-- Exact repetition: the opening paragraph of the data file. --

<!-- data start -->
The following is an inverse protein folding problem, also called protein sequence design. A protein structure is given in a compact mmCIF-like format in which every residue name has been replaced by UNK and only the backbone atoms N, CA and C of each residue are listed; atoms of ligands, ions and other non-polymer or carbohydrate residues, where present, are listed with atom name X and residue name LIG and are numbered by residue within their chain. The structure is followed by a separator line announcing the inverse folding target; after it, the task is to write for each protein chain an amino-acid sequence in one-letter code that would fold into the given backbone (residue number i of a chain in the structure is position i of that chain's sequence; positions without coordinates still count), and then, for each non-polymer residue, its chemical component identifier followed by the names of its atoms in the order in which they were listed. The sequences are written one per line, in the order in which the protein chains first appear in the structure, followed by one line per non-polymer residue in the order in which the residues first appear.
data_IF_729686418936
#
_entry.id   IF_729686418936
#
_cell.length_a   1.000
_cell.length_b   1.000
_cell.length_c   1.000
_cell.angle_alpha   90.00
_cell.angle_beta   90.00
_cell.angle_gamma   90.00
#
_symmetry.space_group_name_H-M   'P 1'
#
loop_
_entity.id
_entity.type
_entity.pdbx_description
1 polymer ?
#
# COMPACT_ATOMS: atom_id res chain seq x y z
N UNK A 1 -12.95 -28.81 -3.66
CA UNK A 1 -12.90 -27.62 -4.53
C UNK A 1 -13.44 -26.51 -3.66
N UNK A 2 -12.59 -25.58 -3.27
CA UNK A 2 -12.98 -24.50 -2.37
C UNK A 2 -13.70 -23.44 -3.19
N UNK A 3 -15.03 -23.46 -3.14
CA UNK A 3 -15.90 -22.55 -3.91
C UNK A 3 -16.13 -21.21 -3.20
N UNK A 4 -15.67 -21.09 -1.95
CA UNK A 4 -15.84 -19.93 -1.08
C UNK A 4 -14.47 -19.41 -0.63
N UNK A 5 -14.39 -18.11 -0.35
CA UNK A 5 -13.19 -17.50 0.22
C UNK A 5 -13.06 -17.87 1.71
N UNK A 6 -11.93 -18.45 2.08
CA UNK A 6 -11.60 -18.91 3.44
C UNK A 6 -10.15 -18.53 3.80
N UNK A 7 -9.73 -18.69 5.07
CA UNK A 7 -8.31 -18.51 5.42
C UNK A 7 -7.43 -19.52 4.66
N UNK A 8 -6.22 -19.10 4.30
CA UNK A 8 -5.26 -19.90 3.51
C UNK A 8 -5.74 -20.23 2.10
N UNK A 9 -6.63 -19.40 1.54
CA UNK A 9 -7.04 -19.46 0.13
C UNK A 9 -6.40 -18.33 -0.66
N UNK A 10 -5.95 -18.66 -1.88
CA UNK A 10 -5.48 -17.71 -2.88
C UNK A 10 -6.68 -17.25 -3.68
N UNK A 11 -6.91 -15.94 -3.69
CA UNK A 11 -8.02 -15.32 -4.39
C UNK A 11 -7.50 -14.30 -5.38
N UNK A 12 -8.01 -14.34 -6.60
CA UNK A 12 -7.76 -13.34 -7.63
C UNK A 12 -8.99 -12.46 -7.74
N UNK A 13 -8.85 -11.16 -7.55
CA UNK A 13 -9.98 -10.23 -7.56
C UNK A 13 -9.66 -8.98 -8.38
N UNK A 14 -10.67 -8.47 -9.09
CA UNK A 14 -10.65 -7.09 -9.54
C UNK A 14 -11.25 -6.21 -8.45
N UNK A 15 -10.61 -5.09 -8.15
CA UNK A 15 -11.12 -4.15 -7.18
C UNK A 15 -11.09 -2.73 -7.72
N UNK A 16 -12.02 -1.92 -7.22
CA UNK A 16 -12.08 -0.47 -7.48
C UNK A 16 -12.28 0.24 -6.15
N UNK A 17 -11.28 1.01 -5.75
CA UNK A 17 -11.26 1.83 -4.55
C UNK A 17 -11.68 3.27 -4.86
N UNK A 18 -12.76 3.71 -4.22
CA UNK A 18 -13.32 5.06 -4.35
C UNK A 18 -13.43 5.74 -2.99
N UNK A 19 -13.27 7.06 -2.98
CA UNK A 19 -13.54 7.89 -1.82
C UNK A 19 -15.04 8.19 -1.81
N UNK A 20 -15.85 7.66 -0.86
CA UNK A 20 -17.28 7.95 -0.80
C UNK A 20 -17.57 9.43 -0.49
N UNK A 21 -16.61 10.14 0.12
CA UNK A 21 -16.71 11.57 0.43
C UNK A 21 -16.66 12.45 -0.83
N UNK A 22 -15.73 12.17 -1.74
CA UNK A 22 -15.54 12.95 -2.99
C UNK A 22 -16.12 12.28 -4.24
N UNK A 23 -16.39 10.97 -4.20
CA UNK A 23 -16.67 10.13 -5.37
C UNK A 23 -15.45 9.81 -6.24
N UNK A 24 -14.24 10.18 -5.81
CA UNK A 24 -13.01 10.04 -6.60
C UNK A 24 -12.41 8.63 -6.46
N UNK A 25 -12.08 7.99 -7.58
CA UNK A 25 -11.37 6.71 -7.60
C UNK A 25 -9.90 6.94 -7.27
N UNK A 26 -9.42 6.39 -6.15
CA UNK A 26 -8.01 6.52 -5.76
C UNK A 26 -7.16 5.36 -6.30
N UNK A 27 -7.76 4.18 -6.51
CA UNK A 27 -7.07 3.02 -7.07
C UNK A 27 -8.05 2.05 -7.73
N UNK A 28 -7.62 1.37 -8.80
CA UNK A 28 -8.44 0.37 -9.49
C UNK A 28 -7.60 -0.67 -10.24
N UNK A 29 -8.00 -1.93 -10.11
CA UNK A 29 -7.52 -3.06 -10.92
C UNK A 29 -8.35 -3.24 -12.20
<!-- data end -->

The following is an inverse protein folding problem, also called protein sequence design. A protein structure is given in a compact mmCIF-like format in which every residue name has been replaced by UNK and only the backbone atoms N, CA and C of each residue are listed; atoms of ligands, ions and other non-polymer or carbohydrate residues, where present, are listed with atom name X and residue name LIG and are numbered by residue within their chain. The structure is followed by a separator line announcing the inverse folding target; after it, the task is to write for each protein chain an amino-acid sequence in one-letter code that would fold into the given backbone (residue number i of a chain in the structure is position i of that chain's sequence; positions without coordinates still count), and then, for each non-polymer residue, its chemical component identifier followed by the names of its atoms in the order in which they were listed. The sequences are written one per line, in the order in which the protein chains first appear in the structure, followed by one line per non-polymer residue in the order in which the residues first appear.